Why should you care about branding? Because these days, everyone will Google you before they visit your restaurant, buy your products, hire you to perform a service, loan money to you or invest capital in your new or existing venture. Any time you interact with people — online or off — your brand will matter.
We used to live in simpler times. The only brands most of us knew about were managed by big corporations: IBM, Coca-Cola, BMW. If you wanted to build a business, you wrote a comprehensive business plan that focused on the numbers: cash flow, revenue, expenses and profit. In most circumstances, that plan would include a substantial line item for traditional print and maybe radio and television advertisement. Branding wasn’t on the radar for most companies.
If that sounds like a better world to you, you’re mistaken. The advantages available to us in the last decade are so much greater than anything that’s ever been possible, the two worlds can’t even be compared. Never before have you had the chance to build a brand like you can today, then leverage it to expand your business, increase your sales, and enhance your credibility and your bottom line. Despite these tremendous opportunities for entrepreneurs, many are oblivious to them and cling to a by-gone era where time-honored business plans and approaches to promoting a business focused on advertising and not engagement.
Those customary plans may have been adequate for those “simpler times.” But, for today’s internet and social media driven world, a business misses the mark without a sophisticated “brand plan” that specifically conveys what it represents, the value it brings to its customers and strategies about how to keep a conversation going, otherwise known as engagement, with thousands of strangers online.
What goes into a brand plan
Specifically, a well-written brand plan focuses an organization’s brain-trust, resources and tactics in the direction they need to go in order for a brand to achieve its goals. The brand plan acts as an umbrella under which functions such as marketing, sales and product development are united, detailing what each group needs to do for the brand to be successful, while setting objectives that operations and finance need to support.
A successful brand plan starts with a vision — ideas about what the brand should represent or symbolize. The plan should also include a mission — a specific plan-of-attack that helps launch the brand.
Next are goals, things you want the brand to achieve, followed by strategies that provide a road map on how to get there. A successful brand plan must identify consumer targets, the demographic a business needs to support its brand. To entice these consumers to buy the product, a brand must have a main message, which explains why the company and its products can do things that others cannot. Lastly, a brand plan should include strategies for promotion that gets its targeted consumers to take action.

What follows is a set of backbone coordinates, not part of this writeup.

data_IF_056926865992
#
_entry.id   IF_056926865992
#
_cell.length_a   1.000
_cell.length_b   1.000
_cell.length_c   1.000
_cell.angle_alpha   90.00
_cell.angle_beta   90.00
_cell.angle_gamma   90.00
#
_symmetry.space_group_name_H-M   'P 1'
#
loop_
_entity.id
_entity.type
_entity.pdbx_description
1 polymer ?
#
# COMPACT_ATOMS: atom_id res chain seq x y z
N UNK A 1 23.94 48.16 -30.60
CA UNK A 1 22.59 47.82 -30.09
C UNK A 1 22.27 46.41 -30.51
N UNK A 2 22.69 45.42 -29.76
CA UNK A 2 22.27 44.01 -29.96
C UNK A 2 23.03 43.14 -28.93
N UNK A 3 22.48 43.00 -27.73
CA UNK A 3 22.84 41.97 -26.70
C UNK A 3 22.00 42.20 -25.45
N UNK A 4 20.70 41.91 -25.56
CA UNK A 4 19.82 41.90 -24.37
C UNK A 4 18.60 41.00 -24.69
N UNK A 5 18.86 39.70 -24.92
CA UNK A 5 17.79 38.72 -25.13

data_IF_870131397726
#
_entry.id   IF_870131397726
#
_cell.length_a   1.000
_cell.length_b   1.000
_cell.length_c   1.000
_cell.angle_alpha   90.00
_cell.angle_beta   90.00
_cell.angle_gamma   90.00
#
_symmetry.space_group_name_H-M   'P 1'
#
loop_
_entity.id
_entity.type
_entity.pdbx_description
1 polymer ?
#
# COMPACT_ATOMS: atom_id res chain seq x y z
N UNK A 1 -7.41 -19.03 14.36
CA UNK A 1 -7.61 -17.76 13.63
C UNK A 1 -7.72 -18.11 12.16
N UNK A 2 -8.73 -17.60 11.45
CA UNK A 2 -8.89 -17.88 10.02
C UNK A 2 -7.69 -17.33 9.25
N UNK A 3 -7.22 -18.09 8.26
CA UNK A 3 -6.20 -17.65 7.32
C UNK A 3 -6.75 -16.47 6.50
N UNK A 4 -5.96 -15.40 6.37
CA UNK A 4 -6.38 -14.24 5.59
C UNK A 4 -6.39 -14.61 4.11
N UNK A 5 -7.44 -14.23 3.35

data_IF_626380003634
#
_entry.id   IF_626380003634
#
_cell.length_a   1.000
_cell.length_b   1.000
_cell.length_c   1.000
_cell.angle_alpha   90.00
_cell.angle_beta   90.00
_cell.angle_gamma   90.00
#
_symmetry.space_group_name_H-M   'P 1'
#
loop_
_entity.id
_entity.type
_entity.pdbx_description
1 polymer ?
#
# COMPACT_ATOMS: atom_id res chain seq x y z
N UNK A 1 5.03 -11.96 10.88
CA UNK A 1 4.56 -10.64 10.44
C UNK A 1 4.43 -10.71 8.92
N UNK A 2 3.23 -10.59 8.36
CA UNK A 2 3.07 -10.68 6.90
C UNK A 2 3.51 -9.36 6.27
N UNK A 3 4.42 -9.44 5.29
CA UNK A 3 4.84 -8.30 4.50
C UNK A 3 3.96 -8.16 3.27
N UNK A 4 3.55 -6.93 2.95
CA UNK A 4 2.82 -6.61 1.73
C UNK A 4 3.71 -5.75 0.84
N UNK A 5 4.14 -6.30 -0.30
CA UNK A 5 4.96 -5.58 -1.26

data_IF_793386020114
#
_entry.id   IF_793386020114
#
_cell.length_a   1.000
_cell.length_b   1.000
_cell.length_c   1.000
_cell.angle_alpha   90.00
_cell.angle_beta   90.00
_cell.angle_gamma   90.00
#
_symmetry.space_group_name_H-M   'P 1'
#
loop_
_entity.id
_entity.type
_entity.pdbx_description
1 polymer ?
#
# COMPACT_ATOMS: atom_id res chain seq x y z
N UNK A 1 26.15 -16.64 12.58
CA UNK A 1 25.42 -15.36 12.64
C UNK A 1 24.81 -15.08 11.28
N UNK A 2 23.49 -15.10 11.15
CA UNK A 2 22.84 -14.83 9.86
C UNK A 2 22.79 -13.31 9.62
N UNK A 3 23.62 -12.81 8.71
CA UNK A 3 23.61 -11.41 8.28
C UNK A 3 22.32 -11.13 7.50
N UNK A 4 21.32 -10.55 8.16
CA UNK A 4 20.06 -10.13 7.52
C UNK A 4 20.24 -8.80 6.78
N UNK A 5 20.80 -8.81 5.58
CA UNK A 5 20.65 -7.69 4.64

Most importantly, branding is about emotions and how your customers and clients feel about you and your products. Marketing is about numbers. Both are important, but in today’s climate, how you make people feel can make or break your business.
Lessons from Elon Musk’s expert branding
One person today who understands the emotional aspect of branding better than most is Elon Musk. With his Tesla Motors, Space X rockets and Solar City energy company, Musk — it’s been said — doesn’t have customers, he has followers.
Known as a maverick and creative genius, Musk has successfully branded himself as a globe-trotting entrepreneur who’s out to save the world by inventing brilliant products and machines that are environmentally friendly. Thus, Musk’s customers not only admire his creativity and business acumen, but also his ideology. For many of his followers, Tesla automobiles are a seamless extension of the man, himself — cool looking vehicles that simultaneously combat global warming.
What’s also attractive to consumers is that Musk takes personal responsibility for his brand. In 2013, when the company was hit with a wave of bad publicity after several Tesla automobiles caught on fire, Musk personally authored a blog post that made a strong defense of Tesla’s product and consequently of his own brand identity. Consumers rewarded Musk for his honesty and sincerity by making the company’s Model S the world’s bestselling plug-in electric car in 2015 and 2016.
As Musk has shown, a business’ success depends on authenticity, transparency and sincere actions. A positive brand that ignites enthusiasm and drives millions in profits isn’t something you leave to chance or expect to create without much consideration and planning. Why leave it to chance? The more time, effort and resources you spend on your brand plan, the more likely you are to create a sustainable positive brand that resonates with your customer base, grows your influence and impacts your bottom line.